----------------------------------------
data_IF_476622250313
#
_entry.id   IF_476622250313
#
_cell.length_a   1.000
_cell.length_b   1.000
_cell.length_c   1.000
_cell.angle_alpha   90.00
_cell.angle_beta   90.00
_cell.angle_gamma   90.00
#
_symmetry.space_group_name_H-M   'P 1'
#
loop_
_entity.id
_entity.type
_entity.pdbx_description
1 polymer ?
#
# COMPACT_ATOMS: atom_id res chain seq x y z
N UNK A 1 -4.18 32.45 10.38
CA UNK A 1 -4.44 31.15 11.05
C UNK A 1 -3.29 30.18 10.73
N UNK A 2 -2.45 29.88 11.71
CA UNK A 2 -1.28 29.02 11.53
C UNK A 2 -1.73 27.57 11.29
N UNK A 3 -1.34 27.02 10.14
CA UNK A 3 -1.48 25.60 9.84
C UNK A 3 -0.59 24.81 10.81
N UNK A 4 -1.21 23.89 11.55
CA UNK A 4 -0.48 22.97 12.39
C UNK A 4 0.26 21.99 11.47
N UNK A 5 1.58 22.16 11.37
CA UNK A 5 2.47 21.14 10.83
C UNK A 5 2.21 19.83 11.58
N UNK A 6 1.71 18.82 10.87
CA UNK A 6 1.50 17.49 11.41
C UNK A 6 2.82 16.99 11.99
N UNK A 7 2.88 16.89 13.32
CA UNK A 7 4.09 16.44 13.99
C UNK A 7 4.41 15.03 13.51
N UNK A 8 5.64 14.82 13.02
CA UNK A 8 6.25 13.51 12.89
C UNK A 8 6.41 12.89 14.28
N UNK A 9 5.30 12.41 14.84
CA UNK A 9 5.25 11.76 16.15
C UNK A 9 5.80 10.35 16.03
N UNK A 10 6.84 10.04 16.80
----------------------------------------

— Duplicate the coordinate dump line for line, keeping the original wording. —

data_IF_476622250313
#
_entry.id   IF_476622250313
#
_cell.length_a   1.000
_cell.length_b   1.000
_cell.length_c   1.000
_cell.angle_alpha   90.00
_cell.angle_beta   90.00
_cell.angle_gamma   90.00
#
_symmetry.space_group_name_H-M   'P 1'
#
loop_
_entity.id
_entity.type
_entity.pdbx_description
1 polymer ?
#
# COMPACT_ATOMS: atom_id res chain seq x y z
N UNK A 1 -4.18 32.45 10.38
CA UNK A 1 -4.44 31.15 11.05
C UNK A 1 -3.29 30.18 10.73
N UNK A 2 -2.45 29.88 11.71
CA UNK A 2 -1.28 29.02 11.53
C UNK A 2 -1.73 27.57 11.29
N UNK A 3 -1.34 27.02 10.14
CA UNK A 3 -1.48 25.60 9.84
C UNK A 3 -0.59 24.81 10.81
N UNK A 4 -1.21 23.89 11.55
CA UNK A 4 -0.48 22.97 12.39
C UNK A 4 0.26 21.99 11.47
N UNK A 5 1.58 22.16 11.37
CA UNK A 5 2.47 21.14 10.83
C UNK A 5 2.21 19.83 11.58
N UNK A 6 1.71 18.82 10.87
CA UNK A 6 1.50 17.49 11.41
C UNK A 6 2.82 16.99 11.99
N UNK A 7 2.88 16.89 13.32
CA UNK A 7 4.09 16.44 13.99
C UNK A 7 4.41 15.03 13.51
N UNK A 8 5.64 14.82 13.02
CA UNK A 8 6.25 13.51 12.89
C UNK A 8 6.41 12.89 14.28
N UNK A 9 5.30 12.41 14.84
CA UNK A 9 5.25 11.76 16.15
C UNK A 9 5.80 10.35 16.03
N UNK A 10 6.84 10.04 16.80